Activision Blizzard's revenues just shot up, and I think we know what's causing it: their biggest franchise, Call of Duty.
MarketWatch reports that the long-running and massively popular shooter franchise is the main reason for the surge in Activision Blizzard's profits and stock price. Overall shares increased by 6%, closing at USD $88.69 a share. The company itself cited Call of Duty as the biggest driver, helping put up a massive 72% year-over-year increase in revenues per quarter.
Right now, the Call of Duty maker's revenues are up 27% to a cool USD $2.28 billion, according to VentureBeat. The franchise is consistently outperforming its sales expectations year after year, with the pandemic providing another boost due to so many gamers being stuck at home. For now, the Call of Duty franchise is making waves with their free-to-play titles Warzone and COD mobile.
What Is Keeping Call Of Duty Alive?
When it first launched back in October of 2003, the Call Of Duty franchise started with a simple goal: making gamers feel like they're in the thick of wartime action. Activision and its developers over the years (Infinity Ward, TreyArch, Sledgehammer Games, and Raven Software) have been doing this for years, building on the popularity of the first-person shooter genre back in those days.
But time passed and many gamers started complaining about series fatigue. The demand for FPS games gradually decreased, and they were no longer the norm for big AAA studios. Fans and developers alike craved for something new other than "shooting bad guys," and thus, a new crop of games was born for a new age.
But Activision did something what any business would do to keep itself afloat: work with the times. They wanted to understand why people weren't buying, and they had the chance with their announcement of Call of Duty: Infinite Warfare. It was released during a time when the industry was on an "outer space high," but fans made their distaste for the game known by making its reveal trailer the most disliked YouTube video ever, as reported by Forbes.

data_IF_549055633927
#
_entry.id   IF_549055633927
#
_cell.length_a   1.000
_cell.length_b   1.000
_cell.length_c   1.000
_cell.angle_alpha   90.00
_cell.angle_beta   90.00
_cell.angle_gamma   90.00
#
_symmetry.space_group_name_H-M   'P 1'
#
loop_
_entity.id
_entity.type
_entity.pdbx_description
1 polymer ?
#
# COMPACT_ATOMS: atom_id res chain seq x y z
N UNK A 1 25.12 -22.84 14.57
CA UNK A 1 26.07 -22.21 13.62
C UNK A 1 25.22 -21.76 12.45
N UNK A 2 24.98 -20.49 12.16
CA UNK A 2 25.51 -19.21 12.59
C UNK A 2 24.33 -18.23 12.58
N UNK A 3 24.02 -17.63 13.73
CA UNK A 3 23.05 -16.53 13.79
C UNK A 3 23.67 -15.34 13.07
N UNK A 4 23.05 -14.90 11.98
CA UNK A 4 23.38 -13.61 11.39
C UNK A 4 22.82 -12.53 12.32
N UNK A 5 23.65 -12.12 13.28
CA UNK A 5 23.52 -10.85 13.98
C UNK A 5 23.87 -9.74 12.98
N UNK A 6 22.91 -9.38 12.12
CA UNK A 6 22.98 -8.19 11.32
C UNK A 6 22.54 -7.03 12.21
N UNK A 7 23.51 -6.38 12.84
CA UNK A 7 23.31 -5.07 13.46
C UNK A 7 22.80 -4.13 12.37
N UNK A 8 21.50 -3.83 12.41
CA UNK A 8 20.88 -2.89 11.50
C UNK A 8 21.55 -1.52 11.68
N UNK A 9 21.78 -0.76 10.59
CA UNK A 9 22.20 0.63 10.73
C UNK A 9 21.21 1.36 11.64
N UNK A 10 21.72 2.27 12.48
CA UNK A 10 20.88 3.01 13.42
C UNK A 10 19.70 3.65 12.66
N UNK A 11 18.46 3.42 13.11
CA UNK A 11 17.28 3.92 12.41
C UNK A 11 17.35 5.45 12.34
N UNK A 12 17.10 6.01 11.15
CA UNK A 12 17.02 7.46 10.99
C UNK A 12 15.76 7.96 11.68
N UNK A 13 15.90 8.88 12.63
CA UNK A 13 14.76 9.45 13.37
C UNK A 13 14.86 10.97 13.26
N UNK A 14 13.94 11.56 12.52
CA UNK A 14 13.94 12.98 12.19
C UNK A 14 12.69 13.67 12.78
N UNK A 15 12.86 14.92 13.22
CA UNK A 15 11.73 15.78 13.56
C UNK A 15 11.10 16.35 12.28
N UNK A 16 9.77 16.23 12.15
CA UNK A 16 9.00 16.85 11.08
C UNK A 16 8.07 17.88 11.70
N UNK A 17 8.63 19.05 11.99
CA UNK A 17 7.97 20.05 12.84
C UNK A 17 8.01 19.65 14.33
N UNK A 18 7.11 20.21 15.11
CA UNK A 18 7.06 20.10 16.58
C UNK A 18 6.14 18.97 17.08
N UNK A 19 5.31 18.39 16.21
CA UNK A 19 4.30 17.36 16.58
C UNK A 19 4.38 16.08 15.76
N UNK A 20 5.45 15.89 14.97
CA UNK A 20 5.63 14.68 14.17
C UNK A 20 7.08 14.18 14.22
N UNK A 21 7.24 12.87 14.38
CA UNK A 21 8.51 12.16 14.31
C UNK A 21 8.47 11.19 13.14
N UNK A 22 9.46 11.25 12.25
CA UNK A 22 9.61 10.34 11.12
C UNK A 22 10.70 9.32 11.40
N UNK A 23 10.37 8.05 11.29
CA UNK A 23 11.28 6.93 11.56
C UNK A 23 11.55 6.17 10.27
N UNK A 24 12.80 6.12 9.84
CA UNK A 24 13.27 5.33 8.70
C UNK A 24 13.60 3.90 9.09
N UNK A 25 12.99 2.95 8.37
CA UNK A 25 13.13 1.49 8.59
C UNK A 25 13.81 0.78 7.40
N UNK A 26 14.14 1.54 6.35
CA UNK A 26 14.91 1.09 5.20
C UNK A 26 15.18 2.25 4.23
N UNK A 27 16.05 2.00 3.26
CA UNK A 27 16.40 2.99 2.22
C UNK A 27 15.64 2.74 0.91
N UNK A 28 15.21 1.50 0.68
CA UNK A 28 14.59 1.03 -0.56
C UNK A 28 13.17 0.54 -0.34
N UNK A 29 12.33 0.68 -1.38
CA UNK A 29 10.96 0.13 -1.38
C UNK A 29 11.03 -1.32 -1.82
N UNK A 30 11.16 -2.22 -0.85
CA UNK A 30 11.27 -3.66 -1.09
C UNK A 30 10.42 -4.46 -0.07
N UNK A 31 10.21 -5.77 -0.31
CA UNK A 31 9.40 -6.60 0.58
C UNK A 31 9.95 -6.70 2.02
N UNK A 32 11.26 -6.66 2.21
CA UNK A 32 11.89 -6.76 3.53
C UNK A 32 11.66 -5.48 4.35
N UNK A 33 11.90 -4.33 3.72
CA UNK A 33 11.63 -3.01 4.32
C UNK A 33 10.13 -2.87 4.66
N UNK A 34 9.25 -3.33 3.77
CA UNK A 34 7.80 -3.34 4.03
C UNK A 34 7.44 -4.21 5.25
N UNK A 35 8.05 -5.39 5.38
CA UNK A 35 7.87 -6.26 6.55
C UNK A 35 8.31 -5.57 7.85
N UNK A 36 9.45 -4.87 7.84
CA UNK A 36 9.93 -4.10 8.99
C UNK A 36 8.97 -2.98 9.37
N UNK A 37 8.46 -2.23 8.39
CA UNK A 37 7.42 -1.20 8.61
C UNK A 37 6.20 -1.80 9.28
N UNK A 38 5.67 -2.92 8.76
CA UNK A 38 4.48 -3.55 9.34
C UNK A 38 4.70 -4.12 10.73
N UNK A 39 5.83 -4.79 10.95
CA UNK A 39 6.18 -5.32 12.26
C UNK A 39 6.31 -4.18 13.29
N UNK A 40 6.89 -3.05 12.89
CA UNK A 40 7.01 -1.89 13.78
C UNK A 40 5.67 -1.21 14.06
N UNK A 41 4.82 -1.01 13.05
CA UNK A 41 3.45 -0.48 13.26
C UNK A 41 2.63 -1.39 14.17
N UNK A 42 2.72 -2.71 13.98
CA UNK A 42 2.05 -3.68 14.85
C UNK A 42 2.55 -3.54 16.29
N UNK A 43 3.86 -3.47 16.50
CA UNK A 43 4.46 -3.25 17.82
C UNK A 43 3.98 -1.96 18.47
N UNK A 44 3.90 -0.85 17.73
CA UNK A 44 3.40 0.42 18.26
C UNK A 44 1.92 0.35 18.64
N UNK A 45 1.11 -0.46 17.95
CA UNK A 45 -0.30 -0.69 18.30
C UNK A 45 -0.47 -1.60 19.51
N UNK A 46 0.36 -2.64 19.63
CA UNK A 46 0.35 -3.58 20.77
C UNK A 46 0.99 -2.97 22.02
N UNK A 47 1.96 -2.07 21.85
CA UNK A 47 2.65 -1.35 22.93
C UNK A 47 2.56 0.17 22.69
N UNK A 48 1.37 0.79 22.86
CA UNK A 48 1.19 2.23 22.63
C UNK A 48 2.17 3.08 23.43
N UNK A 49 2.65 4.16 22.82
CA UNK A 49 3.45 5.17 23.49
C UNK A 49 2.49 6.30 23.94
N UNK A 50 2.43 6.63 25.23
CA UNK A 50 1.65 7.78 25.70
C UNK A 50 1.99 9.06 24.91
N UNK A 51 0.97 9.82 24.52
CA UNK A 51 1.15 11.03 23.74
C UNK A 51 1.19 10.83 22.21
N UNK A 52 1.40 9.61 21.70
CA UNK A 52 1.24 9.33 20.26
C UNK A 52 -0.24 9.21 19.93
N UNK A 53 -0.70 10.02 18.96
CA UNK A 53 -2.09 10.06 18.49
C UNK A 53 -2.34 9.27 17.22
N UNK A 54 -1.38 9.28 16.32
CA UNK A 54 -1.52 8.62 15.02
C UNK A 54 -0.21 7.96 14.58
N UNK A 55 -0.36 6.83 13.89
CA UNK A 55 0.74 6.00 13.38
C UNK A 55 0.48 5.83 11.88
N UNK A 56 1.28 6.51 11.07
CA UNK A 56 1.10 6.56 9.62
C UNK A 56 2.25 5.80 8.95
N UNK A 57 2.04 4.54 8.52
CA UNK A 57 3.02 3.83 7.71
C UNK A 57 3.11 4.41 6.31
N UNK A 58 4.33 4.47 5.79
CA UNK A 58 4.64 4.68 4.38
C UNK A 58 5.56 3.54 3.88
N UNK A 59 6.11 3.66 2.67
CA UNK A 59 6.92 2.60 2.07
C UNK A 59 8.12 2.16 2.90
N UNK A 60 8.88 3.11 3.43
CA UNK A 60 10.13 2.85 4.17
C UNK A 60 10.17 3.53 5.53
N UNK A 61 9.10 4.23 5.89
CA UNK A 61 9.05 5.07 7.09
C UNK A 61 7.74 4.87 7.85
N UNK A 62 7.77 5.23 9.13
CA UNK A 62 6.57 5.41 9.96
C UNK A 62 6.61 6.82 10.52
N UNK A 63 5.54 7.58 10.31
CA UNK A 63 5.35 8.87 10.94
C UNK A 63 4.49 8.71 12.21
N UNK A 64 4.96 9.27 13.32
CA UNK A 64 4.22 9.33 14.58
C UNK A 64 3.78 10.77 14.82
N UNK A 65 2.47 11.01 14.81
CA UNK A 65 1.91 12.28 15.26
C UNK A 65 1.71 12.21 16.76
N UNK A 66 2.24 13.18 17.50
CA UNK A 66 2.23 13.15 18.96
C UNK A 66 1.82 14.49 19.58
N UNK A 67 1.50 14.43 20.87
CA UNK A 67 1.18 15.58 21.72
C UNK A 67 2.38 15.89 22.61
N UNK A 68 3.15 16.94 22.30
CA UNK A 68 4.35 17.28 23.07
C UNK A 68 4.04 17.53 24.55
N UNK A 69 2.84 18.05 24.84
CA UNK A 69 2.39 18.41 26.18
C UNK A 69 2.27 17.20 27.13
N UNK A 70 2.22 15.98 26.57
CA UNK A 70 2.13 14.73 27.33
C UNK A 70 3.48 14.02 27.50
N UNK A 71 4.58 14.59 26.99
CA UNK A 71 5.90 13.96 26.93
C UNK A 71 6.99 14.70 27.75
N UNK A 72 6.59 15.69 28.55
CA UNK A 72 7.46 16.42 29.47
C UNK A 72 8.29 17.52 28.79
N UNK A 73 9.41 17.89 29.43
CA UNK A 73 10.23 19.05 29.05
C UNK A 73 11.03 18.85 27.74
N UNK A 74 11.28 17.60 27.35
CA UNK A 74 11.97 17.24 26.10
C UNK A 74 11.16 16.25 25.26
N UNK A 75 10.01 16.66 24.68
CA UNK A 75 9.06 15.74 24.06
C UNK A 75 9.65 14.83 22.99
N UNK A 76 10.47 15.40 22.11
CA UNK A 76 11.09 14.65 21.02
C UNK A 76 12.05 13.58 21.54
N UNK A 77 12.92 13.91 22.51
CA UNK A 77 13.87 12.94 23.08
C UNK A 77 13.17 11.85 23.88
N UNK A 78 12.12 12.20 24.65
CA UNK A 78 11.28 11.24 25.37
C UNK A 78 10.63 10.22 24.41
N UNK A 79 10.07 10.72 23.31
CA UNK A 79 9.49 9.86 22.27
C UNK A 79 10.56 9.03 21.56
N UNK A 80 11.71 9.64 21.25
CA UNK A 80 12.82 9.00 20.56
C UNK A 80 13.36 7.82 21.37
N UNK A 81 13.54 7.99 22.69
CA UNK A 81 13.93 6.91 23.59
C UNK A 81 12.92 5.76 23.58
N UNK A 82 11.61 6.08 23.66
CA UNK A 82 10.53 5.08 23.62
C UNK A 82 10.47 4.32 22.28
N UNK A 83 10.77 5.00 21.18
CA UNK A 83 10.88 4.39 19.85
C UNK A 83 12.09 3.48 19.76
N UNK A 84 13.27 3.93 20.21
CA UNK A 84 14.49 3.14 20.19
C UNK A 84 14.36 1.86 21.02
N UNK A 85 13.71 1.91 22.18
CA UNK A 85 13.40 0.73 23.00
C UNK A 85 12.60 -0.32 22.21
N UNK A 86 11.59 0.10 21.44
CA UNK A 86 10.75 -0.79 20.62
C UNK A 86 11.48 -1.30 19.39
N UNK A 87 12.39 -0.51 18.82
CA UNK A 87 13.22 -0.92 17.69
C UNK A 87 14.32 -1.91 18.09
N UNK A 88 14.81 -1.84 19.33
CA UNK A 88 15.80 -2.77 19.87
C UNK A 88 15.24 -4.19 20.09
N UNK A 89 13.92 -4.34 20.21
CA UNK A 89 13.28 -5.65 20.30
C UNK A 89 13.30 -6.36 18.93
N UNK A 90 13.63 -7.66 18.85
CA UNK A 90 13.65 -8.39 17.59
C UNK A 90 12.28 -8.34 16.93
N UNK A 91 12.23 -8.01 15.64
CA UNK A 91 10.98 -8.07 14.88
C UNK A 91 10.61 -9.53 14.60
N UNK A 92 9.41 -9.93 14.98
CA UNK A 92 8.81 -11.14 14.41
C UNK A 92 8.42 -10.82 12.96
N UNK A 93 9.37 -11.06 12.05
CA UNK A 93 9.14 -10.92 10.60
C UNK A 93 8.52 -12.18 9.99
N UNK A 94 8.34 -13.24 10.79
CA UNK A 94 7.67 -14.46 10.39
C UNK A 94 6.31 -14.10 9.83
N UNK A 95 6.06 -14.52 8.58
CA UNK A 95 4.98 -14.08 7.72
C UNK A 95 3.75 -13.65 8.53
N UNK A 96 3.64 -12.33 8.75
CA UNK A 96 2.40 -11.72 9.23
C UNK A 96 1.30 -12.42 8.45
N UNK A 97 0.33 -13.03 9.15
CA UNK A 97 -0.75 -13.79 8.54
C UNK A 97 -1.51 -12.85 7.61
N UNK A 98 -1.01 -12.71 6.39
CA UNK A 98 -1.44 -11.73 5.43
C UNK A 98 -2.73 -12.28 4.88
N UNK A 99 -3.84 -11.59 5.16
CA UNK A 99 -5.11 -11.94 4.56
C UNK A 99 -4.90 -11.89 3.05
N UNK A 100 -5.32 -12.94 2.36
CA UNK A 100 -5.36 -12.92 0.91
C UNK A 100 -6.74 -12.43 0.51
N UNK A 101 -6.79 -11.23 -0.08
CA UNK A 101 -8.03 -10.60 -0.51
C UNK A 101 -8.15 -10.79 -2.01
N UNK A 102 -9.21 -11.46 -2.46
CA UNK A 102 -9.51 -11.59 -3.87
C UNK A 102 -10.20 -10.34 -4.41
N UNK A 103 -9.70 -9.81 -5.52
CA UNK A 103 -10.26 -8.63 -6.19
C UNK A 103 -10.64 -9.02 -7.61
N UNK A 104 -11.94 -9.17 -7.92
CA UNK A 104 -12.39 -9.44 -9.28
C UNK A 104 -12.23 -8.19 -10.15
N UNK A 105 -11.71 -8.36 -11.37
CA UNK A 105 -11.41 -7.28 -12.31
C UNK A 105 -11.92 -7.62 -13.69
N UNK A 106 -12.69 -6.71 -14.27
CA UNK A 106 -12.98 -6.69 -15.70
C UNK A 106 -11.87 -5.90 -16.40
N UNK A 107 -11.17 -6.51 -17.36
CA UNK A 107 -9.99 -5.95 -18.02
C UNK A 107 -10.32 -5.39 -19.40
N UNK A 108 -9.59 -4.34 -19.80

For the company, it's either one of two things: fans want the series to go back to its roots, or move forward with newer, fresher game modes. Activision picked the former to start with, and as such went back to the Second World War in their second outing for the then-new PS4 and Xbox One. While not an amazing game by any means, Call of Duty: WWII somehow seemed to be proof that Activision Blizzard is willing to shake up their formula to please both new and old fans alike.
A New Dawn
Now showing that they're not averse to change, Activision Blizzard kicked it up a notch. The dawn of battle royale games for next-gen consoles was upon everyone, and they decided they want in on all the fun.
The result was something everybody knows these days: Warzone, a free-to-play, massively multiplayer FPS in the battle royale vein. Fans who used to love COD now had reason to go back to the old franchise, and it's still going strong. It's actually overshadowed another big-budget game in the series, Black Ops: Cold War, but Activision Blizzard isn't complaining. Warzone is seeing an average of over 270,000 concurrent players daily, with more coming in.
Say what you want about the franchise, but there has to be better reasons why it's still kicking around. The consistent performance of COD is what's convincing its makers to want all of their other big franchises to emulate the former.
This article is owned by Tech Times
Written by RJ Pierce